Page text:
From: Charles Hixson (firstname.lastname@example.org)
Date: Fri Feb 13 2009 - 10:37:14 MST
Isn't "should" the 1st subjunctive future of "shall"?
I believe it expresses intentionality with the emphasis on things that
will happen because they were those chosen to happen, and requiring
action by the subject in order to cause them to occur.
Johnicholas Hines wrote:
> What do we mean by "should"? I'm not a philosopher of deontic logic,
> and I'm not going to try to write down any formalization of the
> concept. I don't think it's necessary or important for the moment.
> If I advocate for some action, like so:
> "I think we should (donate to the Methuselah Foundation's M prize)."
> I think everyone on this list understands, in a commonsense way, what
> I am trying to communicate.
> I hope that everyone also agrees that the future is not written. We
> can build it. Even if there are opposing forces and success is not
> guaranteed, we should strive to a better future.
> Suppose that someone else on the list argues "No, we should not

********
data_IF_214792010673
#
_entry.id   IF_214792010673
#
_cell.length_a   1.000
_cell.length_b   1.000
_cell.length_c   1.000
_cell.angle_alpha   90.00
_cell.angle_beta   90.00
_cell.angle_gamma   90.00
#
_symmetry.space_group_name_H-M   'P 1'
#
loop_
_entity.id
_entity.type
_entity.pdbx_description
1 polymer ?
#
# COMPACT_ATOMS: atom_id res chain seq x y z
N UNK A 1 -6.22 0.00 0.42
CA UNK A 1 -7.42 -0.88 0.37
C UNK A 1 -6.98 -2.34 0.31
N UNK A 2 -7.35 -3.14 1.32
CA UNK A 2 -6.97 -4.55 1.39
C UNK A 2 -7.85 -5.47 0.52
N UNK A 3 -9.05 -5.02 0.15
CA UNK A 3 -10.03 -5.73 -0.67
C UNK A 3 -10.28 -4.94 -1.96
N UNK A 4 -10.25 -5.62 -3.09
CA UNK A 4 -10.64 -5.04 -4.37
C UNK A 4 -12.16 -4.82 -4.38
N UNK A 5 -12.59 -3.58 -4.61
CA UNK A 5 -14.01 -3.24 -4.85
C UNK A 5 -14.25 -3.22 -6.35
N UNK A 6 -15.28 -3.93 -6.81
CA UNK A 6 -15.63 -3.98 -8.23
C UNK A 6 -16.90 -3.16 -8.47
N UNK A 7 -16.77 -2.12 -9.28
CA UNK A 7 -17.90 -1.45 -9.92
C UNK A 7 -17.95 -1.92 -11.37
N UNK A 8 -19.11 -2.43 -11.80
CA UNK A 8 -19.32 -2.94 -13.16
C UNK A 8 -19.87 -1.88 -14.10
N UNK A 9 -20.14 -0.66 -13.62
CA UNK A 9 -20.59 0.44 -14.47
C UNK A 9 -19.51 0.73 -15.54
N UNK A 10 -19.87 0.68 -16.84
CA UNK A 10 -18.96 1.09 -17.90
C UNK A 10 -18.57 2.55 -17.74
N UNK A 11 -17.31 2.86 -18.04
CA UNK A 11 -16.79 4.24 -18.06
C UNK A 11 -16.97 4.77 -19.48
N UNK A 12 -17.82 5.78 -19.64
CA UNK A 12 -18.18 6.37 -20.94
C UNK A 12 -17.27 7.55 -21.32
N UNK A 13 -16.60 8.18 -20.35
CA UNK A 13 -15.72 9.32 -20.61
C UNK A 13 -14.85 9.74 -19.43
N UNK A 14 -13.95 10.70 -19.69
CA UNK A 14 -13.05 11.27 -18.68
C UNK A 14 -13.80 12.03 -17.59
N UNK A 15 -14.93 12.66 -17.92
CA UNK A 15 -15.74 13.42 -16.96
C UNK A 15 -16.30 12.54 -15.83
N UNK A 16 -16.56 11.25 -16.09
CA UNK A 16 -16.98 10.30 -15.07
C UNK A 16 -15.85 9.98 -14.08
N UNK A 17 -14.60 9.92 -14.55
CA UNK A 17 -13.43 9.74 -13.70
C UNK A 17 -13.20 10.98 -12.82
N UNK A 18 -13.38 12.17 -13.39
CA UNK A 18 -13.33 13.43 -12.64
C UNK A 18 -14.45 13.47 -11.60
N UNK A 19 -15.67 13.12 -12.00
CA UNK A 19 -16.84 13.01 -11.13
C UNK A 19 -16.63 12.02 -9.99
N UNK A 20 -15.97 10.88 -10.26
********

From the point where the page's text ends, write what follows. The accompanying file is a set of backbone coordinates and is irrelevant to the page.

> (donate to the M prize)." and then I ask "Why shouldn't we?", and they
> respond "(Donating to Friendly AGI research) has a better
> (cost/benefit ratio)." At this point we're engaging in dialog. There
> is communication happening.
> Claiming at this point "Normative language is not falsifiable." shifts
> the topic from (the M prize) to the philosophy of deontic logic. This
> is the red herring fallacy. Regardless of the philosophers, we do have
> a working ability to advocate actions to other people, and understand
> when someone else is advocating an action to us.
> There is NO SPECIAL BONUS for carefully avoiding the words "ought",
> "should" or "moral" in your writing. If you create a rhetorical
> fantasy of a possible future depicting torture and death, readers will
> easily connect the dots and understand the normative message "We
> should strive to avoid this future.". Despite the grammar, you are
> still engaging in normative dialog, and advocating for actions.
> My point is: eschew obfuscation. Use normative grammar to advocate for actions.
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